Very often, my patient will say something like “Wow, I barely felt that! You’re good.” But other times, I’ll hear “Wow, that hurt! My last dentist didn’t hurt me like this!”

The degree to which you will feel the shot while in the dental chair is dependent upon a number of factors. In fact, there are so many factors that they will be spread across two blog posts. Here’s part 1:

1. Location, Location, Location!

roof of the mouth or palate shot photograph

Any injection on the palate will hurt!

Just as the real estate saying goes, location is probably the number one factor in determining how much, if at all, a dental injection will hurt.

It is universally agreed upon by both dentists and patients that the shot on the roof of the mouth (more formally known as a palatal injection) hurts the most. Why? First off, the type of gum tissue present does not allow for topical anesthetic to work effectively. Secondly, the tissue is so tight and firm that the local anesthetic fluid has literally nowhere to go – making it very painful as the fluid is pushed in.

Conversely, other areas, such as on the outside of an upper tooth, we can make almost painless. You would literally not even know the injection occurred. This, however, assumes other factors are taken into account (those factors are outlined here and in the next post).

2. Topical Anesthetic

topical anesthetic used for dental injections photo

Topical Anesthetic

Topical anesthetic, more frequently referred to as “numbing jelly,” will reduce the initial “pinch” of the injection.

How does it do it?

The jelly is actually an anesthetic – just a viscous form similar to what is injected. When applied to the inside of the mouth, it will numb the area in approximately 1 minute. By making the superficial layers numb, the initial sensation of the pinch of the needle is either eliminated or reduced.

Most dentists use standard topical anesthesia these days. Some dentists, myself included, will use a high powered version that is compounded at a local pharmacy. When used properly, this type can almost completely eliminate the sensation of the needle.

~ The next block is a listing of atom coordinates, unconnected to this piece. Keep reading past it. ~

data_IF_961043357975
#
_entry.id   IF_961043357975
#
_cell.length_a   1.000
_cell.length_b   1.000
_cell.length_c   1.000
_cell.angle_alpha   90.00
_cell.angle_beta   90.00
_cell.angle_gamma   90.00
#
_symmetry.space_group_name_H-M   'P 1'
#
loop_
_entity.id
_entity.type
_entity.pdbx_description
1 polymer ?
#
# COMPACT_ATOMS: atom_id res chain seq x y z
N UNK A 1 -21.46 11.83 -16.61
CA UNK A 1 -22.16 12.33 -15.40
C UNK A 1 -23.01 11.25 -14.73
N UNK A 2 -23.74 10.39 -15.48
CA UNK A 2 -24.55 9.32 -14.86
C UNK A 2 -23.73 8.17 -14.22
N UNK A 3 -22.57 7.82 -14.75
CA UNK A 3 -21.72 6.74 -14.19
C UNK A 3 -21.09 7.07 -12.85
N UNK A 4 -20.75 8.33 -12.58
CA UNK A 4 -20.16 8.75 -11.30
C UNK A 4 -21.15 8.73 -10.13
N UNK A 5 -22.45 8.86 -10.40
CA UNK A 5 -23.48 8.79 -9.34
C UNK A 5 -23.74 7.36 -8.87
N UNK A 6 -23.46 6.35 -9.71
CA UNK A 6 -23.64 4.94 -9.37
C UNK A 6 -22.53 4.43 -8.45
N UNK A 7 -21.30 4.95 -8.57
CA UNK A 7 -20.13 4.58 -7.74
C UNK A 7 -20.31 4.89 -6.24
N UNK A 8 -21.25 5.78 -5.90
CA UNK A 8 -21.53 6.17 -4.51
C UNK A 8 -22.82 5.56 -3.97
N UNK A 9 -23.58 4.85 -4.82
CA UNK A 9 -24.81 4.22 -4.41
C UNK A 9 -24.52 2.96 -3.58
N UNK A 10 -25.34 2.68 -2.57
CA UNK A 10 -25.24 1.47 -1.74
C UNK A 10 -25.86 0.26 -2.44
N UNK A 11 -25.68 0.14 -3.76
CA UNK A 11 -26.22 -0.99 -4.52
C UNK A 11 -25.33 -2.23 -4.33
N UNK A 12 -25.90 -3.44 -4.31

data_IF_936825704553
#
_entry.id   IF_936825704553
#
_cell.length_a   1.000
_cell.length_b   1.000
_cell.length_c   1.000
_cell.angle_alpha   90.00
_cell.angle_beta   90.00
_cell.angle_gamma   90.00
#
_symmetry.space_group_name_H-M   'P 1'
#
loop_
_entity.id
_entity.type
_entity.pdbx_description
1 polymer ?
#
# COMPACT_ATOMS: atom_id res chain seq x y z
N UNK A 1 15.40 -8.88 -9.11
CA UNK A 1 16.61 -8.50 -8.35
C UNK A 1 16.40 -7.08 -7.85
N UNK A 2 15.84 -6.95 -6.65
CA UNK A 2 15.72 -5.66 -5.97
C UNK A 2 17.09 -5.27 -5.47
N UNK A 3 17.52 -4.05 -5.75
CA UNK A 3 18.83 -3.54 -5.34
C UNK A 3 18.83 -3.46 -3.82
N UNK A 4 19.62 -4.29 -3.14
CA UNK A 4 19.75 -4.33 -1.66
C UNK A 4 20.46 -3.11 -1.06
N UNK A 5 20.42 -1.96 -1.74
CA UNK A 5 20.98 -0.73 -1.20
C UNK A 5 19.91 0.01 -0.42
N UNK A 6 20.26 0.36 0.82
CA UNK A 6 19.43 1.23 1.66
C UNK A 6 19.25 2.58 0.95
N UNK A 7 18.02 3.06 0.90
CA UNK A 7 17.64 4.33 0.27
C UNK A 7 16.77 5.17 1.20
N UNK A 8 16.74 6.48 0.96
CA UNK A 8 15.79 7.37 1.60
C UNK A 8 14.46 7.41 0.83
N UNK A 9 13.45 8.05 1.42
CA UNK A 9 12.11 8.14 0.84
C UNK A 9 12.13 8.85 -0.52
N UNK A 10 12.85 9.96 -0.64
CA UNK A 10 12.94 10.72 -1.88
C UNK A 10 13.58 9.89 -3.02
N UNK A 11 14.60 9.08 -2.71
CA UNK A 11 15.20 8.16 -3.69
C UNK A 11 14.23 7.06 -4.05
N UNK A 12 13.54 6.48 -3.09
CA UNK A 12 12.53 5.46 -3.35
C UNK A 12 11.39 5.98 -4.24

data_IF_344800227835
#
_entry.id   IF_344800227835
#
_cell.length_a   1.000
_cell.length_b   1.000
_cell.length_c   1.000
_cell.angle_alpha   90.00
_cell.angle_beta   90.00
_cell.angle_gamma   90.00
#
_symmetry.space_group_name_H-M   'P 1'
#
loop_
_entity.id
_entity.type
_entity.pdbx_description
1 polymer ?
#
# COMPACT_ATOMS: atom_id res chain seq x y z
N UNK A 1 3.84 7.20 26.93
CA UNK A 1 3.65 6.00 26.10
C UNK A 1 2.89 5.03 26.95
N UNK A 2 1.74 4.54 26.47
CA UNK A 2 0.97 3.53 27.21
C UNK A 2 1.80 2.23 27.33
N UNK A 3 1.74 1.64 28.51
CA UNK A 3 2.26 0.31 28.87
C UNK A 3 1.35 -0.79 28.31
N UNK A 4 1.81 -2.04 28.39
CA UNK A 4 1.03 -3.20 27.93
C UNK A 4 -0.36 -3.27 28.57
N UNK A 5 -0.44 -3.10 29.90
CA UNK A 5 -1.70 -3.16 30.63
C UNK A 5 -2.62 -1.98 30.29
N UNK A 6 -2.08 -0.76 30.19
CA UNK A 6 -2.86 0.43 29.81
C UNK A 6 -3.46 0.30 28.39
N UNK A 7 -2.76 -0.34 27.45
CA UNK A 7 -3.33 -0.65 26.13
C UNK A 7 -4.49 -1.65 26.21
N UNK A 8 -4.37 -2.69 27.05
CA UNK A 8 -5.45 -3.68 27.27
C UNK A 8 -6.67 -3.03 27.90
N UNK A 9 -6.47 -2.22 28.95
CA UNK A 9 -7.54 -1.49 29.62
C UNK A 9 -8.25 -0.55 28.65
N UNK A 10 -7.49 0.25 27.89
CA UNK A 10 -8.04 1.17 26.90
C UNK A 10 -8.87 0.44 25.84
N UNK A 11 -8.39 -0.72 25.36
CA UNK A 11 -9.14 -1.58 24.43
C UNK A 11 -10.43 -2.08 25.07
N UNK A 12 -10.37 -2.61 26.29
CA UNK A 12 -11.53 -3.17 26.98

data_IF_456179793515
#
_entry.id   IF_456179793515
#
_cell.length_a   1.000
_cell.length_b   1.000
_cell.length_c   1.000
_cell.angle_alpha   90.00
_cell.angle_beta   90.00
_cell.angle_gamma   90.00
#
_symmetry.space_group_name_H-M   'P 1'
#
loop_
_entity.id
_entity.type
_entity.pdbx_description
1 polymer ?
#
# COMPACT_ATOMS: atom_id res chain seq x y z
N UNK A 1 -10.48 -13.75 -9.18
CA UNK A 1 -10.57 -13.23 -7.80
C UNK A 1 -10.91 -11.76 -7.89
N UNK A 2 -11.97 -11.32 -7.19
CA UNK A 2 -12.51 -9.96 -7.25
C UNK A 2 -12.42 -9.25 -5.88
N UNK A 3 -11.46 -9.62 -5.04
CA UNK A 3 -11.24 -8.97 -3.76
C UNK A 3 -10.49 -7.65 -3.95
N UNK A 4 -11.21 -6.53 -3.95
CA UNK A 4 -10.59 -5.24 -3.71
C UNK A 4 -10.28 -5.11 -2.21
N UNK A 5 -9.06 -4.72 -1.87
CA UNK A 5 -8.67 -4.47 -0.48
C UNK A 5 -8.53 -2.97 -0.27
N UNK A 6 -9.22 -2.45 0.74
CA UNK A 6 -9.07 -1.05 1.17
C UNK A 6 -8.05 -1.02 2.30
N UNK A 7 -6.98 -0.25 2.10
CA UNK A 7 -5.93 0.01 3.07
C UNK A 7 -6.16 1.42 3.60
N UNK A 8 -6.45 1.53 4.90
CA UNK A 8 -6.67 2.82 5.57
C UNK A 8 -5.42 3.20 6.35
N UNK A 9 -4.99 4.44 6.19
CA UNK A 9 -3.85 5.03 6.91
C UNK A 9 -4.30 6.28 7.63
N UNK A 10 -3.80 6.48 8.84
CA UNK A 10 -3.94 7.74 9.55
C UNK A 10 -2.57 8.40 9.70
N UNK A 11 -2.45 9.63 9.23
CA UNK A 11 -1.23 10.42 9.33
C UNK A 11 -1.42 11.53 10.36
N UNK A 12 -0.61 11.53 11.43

If your dentist does not use topical anestheisa, you should request it. It makes a BIG difference.

3. Temperature

thermometer photo showing temperature affects pain from dental shots

Temperature of the local anesthetic affects how much you feel it.

This should be very obvious. Dental anesthetic is typically at room temperature – approximately 68 degrees Fahrenheit – and your body temperature is approximately 98 degrees Fahrenheit. Don’t you think that the 30 degree difference in temperature will make the shot be more painful?

If you answered yes, you are correct. And many research studies have confirmed this. It can make such a difference that there are actually local anesthetic warmers that dentists can buy.

Having used warmers before, I can attest that they appear to make a difference in how much you feel. But again, this assumes all other techniques are being used.

4. Presence of an Infection

Occasionally, a patient will have a significant dental infection that requires treatment. In many of those cases, an injection needs to made directly into the infected site.

pericoronitis photo where the dental shot will hurt

An injection into this infected tooth – with pericoronitis – will hurt.

Infected tissue is already hypersensitive. And the patient is already extremely distressed. And in many cases, there is a buildup of pus which is causing an increase in pressure. So what happens when you inject 1.8 cc of a local anesthetic into the infected area? You feel pain. This is because of the hypersensitivity, the likely buildup of pus underneath, and the stress.

So, injections into infected areas will always hurt, no matter what I or any other dentist try to do.

5. Choice of Local Anesthetic

First off, we dentists no longer use novocaine. In the United States, there are many different type of local anesthetics available. These include lidocaine, articaine, mepivicaine, bupivicaine, and many others. Some come with epinephrine and some come without.

According to some research studies, the choice of local anesthetic can affect how much pain you feel. This is because of differences in pH (the acidity). In humans, the pH at the injection site is typically 7.4. Doesn’t it make sense that the closer the local anesthetic is to 7.4 the less pain you will feel?

Lidocaine local anesthetic used for dentist shots

Some research says lidocaine hurts more than other local anesthetics!

One local anesthetic, prilocaine (brand name Citanest), has a pH of between 6.0 and 7.0. Many other common local anesthetics have pHs of approximately 5.0. So it stands to reason that prilocaine will hurt less because its pH is much closer to our body’s normal pH.

Well, one study confirms this finding, while another study finds no difference in type of anesthetic.

You might be asking then, why don’t all dentists use prilocaine? Prilocaine does not last as long as other local anesthetics. And many dentists (myself included) feel it is not as effective in getting patients properly numb. So many dentists elect not to use it.

Believe it or not, there are 5 more reasons why some shots hurt more than others. Part II can be found here.